Archeology argues that it's well nigh impossible to pigeonhole Milyoo's sound. Yes, one does hear traces of house, electro, and hip-hop in its ten tracks, but the Kentucky producer's debut album on Subeena's Opit label does a good job of sidestepping any singular and all-too-limiting stylistic designations. Tommy Wilson even titles one track “Dasein,” of all things, which those with a philosophical background will recognize as a core concept in Heidegger's Being and Time (Sein und Zeit).
“Face to Face” percolates with bass-heavy fervour, its voice fragments slipping in and out of the percussive cracks as the tracks coalesce into some form of nuevo tribal electro-house. Though it oozes hip-hop swagger, the slow banger “Pulley” is characteristic of Milyoo's undefinable sound in being far too alien in its sound design to be easily pinned down. With its “la-la” vocal hook leading the way, “Colours” is clearly one of the disc's most club-ready cuts, though its concentration on groove doesn't detract from its artful construction. That shift in focus remains in place for much of the album's second half: “Tough Enough” is as infectious as “Colours” and just as much of a dancefloor-filler, too, while “Down Like You” is more direct in its Milyoo-esque riff on house music conventions. Moving away from the dance-floor focus of its predecessors, “Windows to Love” brings the album to a rambunctious close in sprinkling a high-pitched male vocal figure (the voice reminiscent of King Midas Sound's Roger Robinson) overtop of the song's explosive drum attack.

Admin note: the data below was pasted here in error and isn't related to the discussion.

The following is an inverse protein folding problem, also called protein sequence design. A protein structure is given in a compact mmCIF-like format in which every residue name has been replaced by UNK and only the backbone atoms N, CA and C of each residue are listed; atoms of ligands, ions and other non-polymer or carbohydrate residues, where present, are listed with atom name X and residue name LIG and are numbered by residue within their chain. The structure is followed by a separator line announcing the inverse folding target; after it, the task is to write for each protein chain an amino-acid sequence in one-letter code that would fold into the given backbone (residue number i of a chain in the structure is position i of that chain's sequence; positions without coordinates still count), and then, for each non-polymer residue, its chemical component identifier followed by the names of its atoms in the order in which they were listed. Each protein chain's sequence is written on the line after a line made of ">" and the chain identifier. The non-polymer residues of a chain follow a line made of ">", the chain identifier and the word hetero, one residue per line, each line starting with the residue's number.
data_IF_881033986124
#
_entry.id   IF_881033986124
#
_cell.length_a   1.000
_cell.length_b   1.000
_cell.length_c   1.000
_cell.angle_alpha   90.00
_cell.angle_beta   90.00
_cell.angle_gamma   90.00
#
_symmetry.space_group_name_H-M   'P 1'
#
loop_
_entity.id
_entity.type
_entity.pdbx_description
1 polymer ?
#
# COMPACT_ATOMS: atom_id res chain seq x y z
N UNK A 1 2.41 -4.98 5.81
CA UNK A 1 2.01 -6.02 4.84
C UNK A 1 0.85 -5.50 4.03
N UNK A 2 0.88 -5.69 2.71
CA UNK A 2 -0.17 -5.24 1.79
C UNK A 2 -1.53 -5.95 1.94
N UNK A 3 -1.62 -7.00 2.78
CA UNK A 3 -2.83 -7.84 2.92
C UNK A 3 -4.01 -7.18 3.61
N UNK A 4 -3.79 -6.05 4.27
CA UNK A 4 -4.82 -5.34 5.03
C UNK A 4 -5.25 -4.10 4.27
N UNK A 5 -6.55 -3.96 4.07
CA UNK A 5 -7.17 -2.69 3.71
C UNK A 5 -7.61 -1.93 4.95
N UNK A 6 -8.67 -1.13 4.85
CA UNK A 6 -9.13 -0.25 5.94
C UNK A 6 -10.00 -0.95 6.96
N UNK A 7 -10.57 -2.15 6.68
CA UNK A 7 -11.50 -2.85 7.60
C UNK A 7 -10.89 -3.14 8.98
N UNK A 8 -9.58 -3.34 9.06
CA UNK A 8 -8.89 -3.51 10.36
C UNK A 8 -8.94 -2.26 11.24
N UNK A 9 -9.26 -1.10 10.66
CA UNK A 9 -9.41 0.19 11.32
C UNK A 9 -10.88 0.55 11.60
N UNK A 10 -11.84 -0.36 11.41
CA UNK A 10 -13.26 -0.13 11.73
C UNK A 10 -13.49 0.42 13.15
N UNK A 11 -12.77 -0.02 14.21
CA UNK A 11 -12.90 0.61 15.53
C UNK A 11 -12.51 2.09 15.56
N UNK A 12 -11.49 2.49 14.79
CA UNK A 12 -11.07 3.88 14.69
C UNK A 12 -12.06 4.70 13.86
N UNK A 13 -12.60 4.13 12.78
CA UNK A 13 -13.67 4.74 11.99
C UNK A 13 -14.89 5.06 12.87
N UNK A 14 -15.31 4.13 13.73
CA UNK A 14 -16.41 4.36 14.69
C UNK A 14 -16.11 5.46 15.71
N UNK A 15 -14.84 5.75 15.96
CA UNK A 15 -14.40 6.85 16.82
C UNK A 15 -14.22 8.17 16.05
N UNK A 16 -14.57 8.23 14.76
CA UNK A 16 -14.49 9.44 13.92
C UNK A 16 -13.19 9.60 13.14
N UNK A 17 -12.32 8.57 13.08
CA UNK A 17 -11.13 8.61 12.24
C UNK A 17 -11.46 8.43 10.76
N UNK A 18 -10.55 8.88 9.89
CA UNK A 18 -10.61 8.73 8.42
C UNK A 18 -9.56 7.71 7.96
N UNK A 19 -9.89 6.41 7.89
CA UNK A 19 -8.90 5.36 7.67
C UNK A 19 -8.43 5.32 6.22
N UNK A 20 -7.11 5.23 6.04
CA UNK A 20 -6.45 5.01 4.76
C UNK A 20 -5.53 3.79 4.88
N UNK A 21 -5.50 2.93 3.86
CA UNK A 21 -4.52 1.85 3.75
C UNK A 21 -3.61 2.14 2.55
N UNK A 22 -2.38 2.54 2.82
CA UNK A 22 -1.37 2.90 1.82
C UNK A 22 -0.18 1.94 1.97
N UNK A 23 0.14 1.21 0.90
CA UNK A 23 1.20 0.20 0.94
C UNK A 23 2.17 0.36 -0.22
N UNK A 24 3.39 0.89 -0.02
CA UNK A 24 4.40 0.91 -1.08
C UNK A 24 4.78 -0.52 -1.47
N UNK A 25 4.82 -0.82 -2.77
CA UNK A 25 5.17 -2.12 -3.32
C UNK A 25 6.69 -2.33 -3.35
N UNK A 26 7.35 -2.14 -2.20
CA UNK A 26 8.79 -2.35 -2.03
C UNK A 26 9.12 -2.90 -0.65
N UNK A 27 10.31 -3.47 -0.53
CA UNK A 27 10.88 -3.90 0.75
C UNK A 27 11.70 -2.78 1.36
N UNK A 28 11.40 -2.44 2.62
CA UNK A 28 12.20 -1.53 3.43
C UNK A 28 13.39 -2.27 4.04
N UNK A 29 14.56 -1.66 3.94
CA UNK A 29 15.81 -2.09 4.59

Throughout this accomplished collection, Milyoo sinuously threads clipped voices, rolling beats, synths, exotic percussive detail, and flickering melodic fragments into trippy, bass-throbbing set-pieces. Samples are integrated seamlessly into the mix, thereby expanding Milyoo's soundworld dramatically, and though the tracks are intricately layered, there's no lack of clarity and groove.